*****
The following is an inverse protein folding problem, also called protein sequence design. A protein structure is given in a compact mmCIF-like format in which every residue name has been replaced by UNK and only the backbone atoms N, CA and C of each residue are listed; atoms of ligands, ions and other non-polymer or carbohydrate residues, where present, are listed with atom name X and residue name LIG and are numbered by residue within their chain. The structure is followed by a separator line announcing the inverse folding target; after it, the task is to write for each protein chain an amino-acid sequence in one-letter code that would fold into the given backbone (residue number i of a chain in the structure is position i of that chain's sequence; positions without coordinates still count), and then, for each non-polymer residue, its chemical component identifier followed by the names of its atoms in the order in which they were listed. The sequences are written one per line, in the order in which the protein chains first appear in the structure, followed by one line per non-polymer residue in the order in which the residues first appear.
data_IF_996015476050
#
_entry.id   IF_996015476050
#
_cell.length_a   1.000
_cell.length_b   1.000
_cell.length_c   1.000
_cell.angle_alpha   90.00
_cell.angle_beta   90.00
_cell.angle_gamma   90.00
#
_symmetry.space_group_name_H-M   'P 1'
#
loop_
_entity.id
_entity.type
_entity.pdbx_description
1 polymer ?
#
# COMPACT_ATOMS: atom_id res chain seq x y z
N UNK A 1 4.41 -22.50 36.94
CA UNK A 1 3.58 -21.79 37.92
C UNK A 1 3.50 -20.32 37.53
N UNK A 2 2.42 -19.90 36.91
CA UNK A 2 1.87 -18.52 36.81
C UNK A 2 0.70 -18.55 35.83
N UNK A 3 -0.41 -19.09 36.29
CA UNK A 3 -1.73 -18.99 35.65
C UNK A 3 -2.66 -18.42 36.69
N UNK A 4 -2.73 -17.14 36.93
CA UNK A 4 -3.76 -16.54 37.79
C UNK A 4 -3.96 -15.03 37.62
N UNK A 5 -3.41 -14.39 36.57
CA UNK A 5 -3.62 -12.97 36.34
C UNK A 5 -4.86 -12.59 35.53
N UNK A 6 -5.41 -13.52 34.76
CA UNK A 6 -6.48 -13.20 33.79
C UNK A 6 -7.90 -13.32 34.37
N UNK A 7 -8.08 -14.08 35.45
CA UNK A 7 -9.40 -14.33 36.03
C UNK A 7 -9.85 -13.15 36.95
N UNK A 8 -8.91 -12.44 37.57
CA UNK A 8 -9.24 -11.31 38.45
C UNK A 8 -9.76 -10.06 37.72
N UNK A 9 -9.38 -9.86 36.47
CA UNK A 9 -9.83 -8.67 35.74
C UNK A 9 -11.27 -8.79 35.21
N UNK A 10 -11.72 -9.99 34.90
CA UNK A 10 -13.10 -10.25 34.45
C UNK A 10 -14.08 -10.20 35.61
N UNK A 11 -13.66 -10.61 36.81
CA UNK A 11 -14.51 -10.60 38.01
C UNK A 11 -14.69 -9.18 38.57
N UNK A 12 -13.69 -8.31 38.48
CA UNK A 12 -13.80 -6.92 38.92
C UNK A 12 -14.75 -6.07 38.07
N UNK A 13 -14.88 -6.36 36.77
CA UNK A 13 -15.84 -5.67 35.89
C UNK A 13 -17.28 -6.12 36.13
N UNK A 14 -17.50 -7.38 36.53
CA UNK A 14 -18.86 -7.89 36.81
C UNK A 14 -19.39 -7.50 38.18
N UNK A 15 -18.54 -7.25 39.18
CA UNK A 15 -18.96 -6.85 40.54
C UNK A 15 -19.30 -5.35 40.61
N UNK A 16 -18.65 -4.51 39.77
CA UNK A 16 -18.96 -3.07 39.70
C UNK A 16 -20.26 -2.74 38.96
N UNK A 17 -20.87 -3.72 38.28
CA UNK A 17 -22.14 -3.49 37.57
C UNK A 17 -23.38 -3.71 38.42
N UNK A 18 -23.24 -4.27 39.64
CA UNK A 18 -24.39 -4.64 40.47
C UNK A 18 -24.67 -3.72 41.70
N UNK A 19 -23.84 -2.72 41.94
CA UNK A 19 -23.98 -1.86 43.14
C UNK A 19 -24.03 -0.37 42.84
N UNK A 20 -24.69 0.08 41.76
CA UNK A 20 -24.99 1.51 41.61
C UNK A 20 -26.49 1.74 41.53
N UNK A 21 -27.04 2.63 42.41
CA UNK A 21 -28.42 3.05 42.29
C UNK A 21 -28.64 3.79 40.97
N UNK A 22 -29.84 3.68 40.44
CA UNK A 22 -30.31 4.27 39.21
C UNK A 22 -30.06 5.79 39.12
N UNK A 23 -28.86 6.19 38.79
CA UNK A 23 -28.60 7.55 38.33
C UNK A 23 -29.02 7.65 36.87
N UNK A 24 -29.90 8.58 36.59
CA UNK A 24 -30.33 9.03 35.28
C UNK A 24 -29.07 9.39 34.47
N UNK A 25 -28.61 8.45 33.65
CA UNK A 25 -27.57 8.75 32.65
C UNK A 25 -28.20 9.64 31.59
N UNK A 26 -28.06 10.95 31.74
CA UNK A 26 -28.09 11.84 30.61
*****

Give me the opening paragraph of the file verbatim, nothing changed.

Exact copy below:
The following is an inverse protein folding problem, also called protein sequence design. A protein structure is given in a compact mmCIF-like format in which every residue name has been replaced by UNK and only the backbone atoms N, CA and C of each residue are listed; atoms of ligands, ions and other non-polymer or carbohydrate residues, where present, are listed with atom name X and residue name LIG and are numbered by residue within their chain. The structure is followed by a separator line announcing the inverse folding target; after it, the task is to write for each protein chain an amino-acid sequence in one-letter code that would fold into the given backbone (residue number i of a chain in the structure is position i of that chain's sequence; positions without coordinates still count), and then, for each non-polymer residue, its chemical component identifier followed by the names of its atoms in the order in which they were listed. The sequences are written one per line, in the order in which the protein chains first appear in the structure, followed by one line per non-polymer residue in the order in which the residues first appear.